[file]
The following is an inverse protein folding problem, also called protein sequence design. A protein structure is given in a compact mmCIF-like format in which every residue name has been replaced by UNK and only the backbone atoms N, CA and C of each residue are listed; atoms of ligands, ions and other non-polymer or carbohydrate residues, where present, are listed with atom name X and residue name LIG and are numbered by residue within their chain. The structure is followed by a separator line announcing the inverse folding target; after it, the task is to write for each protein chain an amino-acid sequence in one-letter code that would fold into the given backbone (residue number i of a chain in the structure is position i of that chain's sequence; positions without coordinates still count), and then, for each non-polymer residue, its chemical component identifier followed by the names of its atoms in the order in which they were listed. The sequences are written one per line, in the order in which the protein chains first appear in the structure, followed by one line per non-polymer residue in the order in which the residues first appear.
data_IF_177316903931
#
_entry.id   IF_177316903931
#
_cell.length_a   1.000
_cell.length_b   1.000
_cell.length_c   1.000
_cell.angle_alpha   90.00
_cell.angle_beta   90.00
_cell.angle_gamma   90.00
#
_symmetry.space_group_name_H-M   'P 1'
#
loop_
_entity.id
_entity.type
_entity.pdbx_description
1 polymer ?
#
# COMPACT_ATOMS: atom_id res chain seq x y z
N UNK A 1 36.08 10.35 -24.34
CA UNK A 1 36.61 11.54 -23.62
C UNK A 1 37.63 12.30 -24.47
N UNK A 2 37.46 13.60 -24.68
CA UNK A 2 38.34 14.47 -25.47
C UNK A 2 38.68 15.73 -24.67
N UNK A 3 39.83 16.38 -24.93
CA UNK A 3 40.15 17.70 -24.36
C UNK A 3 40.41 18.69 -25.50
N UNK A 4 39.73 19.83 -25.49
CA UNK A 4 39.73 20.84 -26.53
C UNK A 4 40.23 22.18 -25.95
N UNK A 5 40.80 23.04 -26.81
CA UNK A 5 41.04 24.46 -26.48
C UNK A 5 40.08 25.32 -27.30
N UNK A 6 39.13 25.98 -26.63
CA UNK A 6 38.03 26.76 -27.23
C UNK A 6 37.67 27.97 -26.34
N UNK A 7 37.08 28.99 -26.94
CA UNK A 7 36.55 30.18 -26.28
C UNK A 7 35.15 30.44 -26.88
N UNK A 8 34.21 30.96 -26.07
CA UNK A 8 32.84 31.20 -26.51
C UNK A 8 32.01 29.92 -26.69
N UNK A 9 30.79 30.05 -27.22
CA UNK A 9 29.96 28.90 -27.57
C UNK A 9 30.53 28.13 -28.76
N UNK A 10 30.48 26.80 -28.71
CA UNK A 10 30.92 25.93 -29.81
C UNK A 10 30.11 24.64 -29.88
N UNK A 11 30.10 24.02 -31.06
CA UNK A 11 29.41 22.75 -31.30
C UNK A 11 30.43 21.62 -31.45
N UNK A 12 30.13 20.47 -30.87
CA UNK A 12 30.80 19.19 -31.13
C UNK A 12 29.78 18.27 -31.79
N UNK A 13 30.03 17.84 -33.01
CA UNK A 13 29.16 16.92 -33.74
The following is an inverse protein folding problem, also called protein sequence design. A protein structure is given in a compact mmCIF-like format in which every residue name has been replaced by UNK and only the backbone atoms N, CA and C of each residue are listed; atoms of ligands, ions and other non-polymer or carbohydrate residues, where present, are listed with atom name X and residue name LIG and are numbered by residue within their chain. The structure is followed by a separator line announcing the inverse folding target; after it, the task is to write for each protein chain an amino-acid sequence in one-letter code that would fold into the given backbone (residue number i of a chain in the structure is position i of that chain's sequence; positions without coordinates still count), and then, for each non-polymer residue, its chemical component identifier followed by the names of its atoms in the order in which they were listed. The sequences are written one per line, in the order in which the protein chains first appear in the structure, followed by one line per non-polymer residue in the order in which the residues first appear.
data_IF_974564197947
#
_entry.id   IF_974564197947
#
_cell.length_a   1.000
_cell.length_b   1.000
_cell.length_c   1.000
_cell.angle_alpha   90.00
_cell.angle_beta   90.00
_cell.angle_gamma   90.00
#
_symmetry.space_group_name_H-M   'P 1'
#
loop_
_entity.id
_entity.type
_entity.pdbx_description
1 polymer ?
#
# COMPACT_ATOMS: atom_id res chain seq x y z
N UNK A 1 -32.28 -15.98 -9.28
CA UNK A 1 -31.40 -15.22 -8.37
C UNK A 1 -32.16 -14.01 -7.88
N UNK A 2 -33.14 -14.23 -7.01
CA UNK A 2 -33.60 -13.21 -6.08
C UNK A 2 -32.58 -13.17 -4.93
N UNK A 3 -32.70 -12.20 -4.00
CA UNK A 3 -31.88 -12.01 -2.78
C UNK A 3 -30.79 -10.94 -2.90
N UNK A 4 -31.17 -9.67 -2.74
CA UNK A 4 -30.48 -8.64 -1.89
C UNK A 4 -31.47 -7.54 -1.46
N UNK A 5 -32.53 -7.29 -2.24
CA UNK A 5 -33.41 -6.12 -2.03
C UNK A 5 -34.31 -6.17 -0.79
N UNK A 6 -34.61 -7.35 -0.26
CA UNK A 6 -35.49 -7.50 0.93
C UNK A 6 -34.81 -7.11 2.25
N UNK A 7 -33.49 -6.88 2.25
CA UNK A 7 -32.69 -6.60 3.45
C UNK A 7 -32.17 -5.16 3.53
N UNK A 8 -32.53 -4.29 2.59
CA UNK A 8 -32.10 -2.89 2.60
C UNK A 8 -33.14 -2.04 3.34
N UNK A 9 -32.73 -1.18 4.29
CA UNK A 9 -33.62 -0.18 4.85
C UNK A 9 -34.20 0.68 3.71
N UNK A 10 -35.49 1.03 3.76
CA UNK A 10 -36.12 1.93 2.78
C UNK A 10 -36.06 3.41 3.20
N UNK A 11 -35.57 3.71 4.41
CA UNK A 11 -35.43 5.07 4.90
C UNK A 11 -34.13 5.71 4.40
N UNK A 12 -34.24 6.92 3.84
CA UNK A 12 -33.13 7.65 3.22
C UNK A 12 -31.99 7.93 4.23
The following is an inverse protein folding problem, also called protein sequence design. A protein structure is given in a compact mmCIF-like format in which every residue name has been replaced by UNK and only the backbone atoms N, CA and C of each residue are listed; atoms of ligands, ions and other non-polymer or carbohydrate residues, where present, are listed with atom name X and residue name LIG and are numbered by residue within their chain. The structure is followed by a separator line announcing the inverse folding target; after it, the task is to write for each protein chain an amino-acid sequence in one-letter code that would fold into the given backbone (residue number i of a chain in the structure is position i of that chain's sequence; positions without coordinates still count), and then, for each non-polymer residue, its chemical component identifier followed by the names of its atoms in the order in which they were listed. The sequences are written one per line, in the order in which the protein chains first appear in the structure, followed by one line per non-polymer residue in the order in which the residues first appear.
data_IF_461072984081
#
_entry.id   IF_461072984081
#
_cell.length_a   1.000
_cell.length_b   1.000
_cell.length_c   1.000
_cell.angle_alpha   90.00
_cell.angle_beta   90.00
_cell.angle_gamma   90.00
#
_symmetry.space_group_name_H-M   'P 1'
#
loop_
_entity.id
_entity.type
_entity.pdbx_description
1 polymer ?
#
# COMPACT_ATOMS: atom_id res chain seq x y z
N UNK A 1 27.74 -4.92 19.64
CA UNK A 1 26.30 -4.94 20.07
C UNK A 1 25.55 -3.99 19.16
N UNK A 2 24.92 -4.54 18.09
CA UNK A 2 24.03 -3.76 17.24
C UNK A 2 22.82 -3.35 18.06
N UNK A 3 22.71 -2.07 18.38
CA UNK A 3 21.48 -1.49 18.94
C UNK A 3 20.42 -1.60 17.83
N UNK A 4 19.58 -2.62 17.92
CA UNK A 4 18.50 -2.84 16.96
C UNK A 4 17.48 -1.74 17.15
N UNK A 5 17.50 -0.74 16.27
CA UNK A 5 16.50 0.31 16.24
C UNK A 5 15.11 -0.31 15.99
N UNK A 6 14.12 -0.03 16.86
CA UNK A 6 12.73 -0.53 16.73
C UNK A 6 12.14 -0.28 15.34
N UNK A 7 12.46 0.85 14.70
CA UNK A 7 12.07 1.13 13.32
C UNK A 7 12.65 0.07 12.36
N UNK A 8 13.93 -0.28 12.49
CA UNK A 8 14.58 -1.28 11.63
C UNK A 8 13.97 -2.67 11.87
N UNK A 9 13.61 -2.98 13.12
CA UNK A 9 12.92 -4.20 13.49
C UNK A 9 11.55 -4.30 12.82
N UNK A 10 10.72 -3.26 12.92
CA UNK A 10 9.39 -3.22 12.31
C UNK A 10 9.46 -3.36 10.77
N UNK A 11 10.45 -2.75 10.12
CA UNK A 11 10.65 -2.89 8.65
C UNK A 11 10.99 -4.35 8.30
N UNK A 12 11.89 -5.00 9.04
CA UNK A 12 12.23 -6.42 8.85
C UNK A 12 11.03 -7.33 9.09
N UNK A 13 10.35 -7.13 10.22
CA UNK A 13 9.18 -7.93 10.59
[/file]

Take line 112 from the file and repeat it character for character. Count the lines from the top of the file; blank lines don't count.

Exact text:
CA UNK A 11 -35.43 5.07 4.90